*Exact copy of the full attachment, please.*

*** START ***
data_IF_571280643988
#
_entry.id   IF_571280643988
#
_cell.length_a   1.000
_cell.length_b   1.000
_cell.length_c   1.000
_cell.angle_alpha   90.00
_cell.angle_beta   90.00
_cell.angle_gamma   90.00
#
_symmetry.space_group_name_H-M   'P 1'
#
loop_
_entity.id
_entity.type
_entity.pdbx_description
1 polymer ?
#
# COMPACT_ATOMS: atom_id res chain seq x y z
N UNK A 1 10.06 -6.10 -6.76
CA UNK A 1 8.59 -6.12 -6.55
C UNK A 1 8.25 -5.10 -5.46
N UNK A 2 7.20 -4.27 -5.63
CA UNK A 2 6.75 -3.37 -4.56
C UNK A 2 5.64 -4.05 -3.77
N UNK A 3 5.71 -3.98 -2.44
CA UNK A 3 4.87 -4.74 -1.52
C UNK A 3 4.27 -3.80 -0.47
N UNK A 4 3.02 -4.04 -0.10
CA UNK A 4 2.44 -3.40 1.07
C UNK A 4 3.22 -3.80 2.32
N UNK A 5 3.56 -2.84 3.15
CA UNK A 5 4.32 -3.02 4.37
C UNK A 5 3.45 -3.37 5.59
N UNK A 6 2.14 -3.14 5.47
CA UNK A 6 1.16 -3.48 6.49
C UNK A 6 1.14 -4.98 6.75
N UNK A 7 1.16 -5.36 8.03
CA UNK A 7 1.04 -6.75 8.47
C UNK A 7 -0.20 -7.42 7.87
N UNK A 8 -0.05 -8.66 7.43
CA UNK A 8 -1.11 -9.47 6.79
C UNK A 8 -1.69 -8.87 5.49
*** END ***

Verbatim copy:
data_IF_571280643988
#
_entry.id   IF_571280643988
#
_cell.length_a   1.000
_cell.length_b   1.000
_cell.length_c   1.000
_cell.angle_alpha   90.00
_cell.angle_beta   90.00
_cell.angle_gamma   90.00
#
_symmetry.space_group_name_H-M   'P 1'
#
loop_
_entity.id
_entity.type
_entity.pdbx_description
1 polymer ?
#
# COMPACT_ATOMS: atom_id res chain seq x y z
N UNK A 1 10.06 -6.10 -6.76
CA UNK A 1 8.59 -6.12 -6.55
C UNK A 1 8.25 -5.10 -5.46
N UNK A 2 7.20 -4.27 -5.63
CA UNK A 2 6.75 -3.37 -4.56
C UNK A 2 5.64 -4.05 -3.77
N UNK A 3 5.71 -3.98 -2.44
CA UNK A 3 4.87 -4.74 -1.52
C UNK A 3 4.27 -3.80 -0.47
N UNK A 4 3.02 -4.04 -0.10
CA UNK A 4 2.44 -3.40 1.07
C UNK A 4 3.22 -3.80 2.32
N UNK A 5 3.56 -2.84 3.15
CA UNK A 5 4.32 -3.02 4.37
C UNK A 5 3.45 -3.37 5.59
N UNK A 6 2.14 -3.14 5.47
CA UNK A 6 1.16 -3.48 6.49
C UNK A 6 1.14 -4.98 6.75
N UNK A 7 1.16 -5.36 8.03
CA UNK A 7 1.04 -6.75 8.47
C UNK A 7 -0.20 -7.42 7.87
N UNK A 8 -0.05 -8.66 7.43
CA UNK A 8 -1.11 -9.47 6.79
C UNK A 8 -1.69 -8.87 5.49